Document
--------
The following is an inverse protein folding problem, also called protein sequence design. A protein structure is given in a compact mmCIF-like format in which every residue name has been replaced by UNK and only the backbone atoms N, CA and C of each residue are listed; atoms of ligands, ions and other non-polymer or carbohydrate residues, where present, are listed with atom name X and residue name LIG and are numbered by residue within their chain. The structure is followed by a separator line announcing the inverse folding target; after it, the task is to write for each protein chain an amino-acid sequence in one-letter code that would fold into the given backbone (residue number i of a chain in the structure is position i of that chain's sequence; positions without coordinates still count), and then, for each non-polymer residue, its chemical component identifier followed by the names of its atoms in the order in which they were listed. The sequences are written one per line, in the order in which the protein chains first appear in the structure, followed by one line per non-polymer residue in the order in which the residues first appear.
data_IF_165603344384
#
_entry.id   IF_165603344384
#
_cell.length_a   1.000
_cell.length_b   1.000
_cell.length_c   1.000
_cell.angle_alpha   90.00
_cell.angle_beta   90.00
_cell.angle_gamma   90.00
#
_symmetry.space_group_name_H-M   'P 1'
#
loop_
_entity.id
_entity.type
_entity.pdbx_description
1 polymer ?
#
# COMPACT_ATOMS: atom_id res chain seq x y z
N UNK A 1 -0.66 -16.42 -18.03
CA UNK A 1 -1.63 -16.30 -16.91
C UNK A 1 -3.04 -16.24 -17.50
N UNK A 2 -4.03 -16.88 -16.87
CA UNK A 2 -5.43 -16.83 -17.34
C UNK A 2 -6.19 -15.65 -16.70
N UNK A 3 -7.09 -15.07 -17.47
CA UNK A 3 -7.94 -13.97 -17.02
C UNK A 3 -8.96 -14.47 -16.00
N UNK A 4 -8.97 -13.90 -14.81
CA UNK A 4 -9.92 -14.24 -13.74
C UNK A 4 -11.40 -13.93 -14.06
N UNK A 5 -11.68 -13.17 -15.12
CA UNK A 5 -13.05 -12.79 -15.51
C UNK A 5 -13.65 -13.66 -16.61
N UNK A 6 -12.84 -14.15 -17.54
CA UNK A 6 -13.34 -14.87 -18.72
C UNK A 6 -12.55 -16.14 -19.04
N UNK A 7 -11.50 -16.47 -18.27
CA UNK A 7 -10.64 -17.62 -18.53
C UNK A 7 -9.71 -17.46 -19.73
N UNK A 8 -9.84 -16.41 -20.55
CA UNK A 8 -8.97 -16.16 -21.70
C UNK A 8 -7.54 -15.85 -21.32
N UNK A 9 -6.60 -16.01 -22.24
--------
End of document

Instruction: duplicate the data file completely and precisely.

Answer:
The following is an inverse protein folding problem, also called protein sequence design. A protein structure is given in a compact mmCIF-like format in which every residue name has been replaced by UNK and only the backbone atoms N, CA and C of each residue are listed; atoms of ligands, ions and other non-polymer or carbohydrate residues, where present, are listed with atom name X and residue name LIG and are numbered by residue within their chain. The structure is followed by a separator line announcing the inverse folding target; after it, the task is to write for each protein chain an amino-acid sequence in one-letter code that would fold into the given backbone (residue number i of a chain in the structure is position i of that chain's sequence; positions without coordinates still count), and then, for each non-polymer residue, its chemical component identifier followed by the names of its atoms in the order in which they were listed. The sequences are written one per line, in the order in which the protein chains first appear in the structure, followed by one line per non-polymer residue in the order in which the residues first appear.
data_IF_165603344384
#
_entry.id   IF_165603344384
#
_cell.length_a   1.000
_cell.length_b   1.000
_cell.length_c   1.000
_cell.angle_alpha   90.00
_cell.angle_beta   90.00
_cell.angle_gamma   90.00
#
_symmetry.space_group_name_H-M   'P 1'
#
loop_
_entity.id
_entity.type
_entity.pdbx_description
1 polymer ?
#
# COMPACT_ATOMS: atom_id res chain seq x y z
N UNK A 1 -0.66 -16.42 -18.03
CA UNK A 1 -1.63 -16.30 -16.91
C UNK A 1 -3.04 -16.24 -17.50
N UNK A 2 -4.03 -16.88 -16.87
CA UNK A 2 -5.43 -16.83 -17.34
C UNK A 2 -6.19 -15.65 -16.70
N UNK A 3 -7.09 -15.07 -17.47
CA UNK A 3 -7.94 -13.97 -17.02
C UNK A 3 -8.96 -14.47 -16.00
N UNK A 4 -8.97 -13.90 -14.81
CA UNK A 4 -9.92 -14.24 -13.74
C UNK A 4 -11.40 -13.93 -14.06
N UNK A 5 -11.68 -13.17 -15.12
CA UNK A 5 -13.05 -12.79 -15.51
C UNK A 5 -13.65 -13.66 -16.61
N UNK A 6 -12.84 -14.15 -17.54
CA UNK A 6 -13.34 -14.87 -18.72
C UNK A 6 -12.55 -16.14 -19.04
N UNK A 7 -11.50 -16.47 -18.27
CA UNK A 7 -10.64 -17.62 -18.53
C UNK A 7 -9.71 -17.46 -19.73
N UNK A 8 -9.84 -16.41 -20.55
CA UNK A 8 -8.97 -16.16 -21.70
C UNK A 8 -7.54 -15.85 -21.32
N UNK A 9 -6.60 -16.01 -22.24